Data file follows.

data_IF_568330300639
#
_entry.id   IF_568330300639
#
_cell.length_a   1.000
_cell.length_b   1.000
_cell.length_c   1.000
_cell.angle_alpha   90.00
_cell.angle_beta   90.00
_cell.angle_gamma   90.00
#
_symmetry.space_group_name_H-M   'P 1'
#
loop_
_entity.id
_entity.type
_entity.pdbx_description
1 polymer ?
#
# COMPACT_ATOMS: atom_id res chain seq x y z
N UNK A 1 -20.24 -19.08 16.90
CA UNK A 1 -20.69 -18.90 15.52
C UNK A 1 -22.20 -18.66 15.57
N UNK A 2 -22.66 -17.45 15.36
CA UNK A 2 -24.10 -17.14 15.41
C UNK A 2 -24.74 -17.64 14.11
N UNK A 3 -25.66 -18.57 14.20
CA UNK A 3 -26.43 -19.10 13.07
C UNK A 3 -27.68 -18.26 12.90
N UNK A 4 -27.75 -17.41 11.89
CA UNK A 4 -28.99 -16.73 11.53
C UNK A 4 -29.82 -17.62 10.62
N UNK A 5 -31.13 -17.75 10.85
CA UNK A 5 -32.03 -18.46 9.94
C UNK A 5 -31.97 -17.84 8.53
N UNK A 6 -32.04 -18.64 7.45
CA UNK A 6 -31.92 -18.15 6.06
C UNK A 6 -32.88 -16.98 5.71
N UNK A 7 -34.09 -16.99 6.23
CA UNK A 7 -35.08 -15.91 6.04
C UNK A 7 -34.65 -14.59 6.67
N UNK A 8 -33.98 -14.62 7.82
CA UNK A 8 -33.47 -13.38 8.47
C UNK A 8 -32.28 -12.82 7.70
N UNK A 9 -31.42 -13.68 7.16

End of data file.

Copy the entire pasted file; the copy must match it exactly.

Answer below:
data_IF_568330300639
#
_entry.id   IF_568330300639
#
_cell.length_a   1.000
_cell.length_b   1.000
_cell.length_c   1.000
_cell.angle_alpha   90.00
_cell.angle_beta   90.00
_cell.angle_gamma   90.00
#
_symmetry.space_group_name_H-M   'P 1'
#
loop_
_entity.id
_entity.type
_entity.pdbx_description
1 polymer ?
#
# COMPACT_ATOMS: atom_id res chain seq x y z
N UNK A 1 -20.24 -19.08 16.90
CA UNK A 1 -20.69 -18.90 15.52
C UNK A 1 -22.20 -18.66 15.57
N UNK A 2 -22.66 -17.45 15.36
CA UNK A 2 -24.10 -17.14 15.41
C UNK A 2 -24.74 -17.64 14.11
N UNK A 3 -25.66 -18.57 14.20
CA UNK A 3 -26.43 -19.10 13.07
C UNK A 3 -27.68 -18.26 12.90
N UNK A 4 -27.75 -17.41 11.89
CA UNK A 4 -28.99 -16.73 11.53
C UNK A 4 -29.82 -17.62 10.62
N UNK A 5 -31.13 -17.75 10.85
CA UNK A 5 -32.03 -18.46 9.94
C UNK A 5 -31.97 -17.84 8.53
N UNK A 6 -32.04 -18.64 7.45
CA UNK A 6 -31.92 -18.15 6.06
C UNK A 6 -32.88 -16.98 5.71
N UNK A 7 -34.09 -16.99 6.23
CA UNK A 7 -35.08 -15.91 6.04
C UNK A 7 -34.65 -14.59 6.67
N UNK A 8 -33.98 -14.62 7.82
CA UNK A 8 -33.47 -13.38 8.47
C UNK A 8 -32.28 -12.82 7.70
N UNK A 9 -31.42 -13.68 7.16